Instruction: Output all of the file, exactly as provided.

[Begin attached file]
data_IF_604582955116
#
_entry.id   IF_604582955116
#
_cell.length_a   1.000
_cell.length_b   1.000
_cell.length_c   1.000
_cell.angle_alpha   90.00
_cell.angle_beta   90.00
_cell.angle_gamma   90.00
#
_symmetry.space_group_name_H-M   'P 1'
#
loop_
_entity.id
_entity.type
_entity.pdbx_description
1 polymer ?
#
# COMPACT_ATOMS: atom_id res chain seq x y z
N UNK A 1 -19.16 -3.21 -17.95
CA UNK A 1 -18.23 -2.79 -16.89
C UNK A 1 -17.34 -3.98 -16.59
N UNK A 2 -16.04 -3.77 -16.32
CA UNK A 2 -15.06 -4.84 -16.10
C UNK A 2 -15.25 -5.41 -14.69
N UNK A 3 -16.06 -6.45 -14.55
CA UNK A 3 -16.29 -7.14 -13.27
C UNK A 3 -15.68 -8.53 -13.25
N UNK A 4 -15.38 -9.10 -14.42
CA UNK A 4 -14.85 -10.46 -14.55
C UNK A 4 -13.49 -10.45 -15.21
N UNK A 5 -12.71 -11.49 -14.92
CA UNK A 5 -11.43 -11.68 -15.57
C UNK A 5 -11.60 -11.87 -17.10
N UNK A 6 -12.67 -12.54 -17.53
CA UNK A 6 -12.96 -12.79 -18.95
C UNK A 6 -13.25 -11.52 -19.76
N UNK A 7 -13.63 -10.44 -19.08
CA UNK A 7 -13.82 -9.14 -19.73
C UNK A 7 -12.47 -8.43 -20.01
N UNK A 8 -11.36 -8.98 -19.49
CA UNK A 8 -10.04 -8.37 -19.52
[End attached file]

data_IF_604582955116
#
_entry.id   IF_604582955116
#
_cell.length_a   1.000
_cell.length_b   1.000
_cell.length_c   1.000
_cell.angle_alpha   90.00
_cell.angle_beta   90.00
_cell.angle_gamma   90.00
#
_symmetry.space_group_name_H-M   'P 1'
#
loop_
_entity.id
_entity.type
_entity.pdbx_description
1 polymer ?
#
# COMPACT_ATOMS: atom_id res chain seq x y z
N UNK A 1 -19.16 -3.21 -17.95
CA UNK A 1 -18.23 -2.79 -16.89
C UNK A 1 -17.34 -3.98 -16.59
N UNK A 2 -16.04 -3.77 -16.32
CA UNK A 2 -15.06 -4.84 -16.10
C UNK A 2 -15.25 -5.41 -14.69
N UNK A 3 -16.06 -6.45 -14.55
CA UNK A 3 -16.29 -7.14 -13.27
C UNK A 3 -15.68 -8.53 -13.25
N UNK A 4 -15.38 -9.10 -14.42
CA UNK A 4 -14.85 -10.46 -14.55
C UNK A 4 -13.49 -10.45 -15.21
N UNK A 5 -12.71 -11.49 -14.92
CA UNK A 5 -11.43 -11.68 -15.57
C UNK A 5 -11.60 -11.87 -17.10
N UNK A 6 -12.67 -12.54 -17.53
CA UNK A 6 -12.96 -12.79 -18.95
C UNK A 6 -13.25 -11.52 -19.76
N UNK A 7 -13.63 -10.44 -19.08
CA UNK A 7 -13.82 -9.14 -19.73
C UNK A 7 -12.47 -8.43 -20.01
N UNK A 8 -11.36 -8.98 -19.49
CA UNK A 8 -10.04 -8.37 -19.52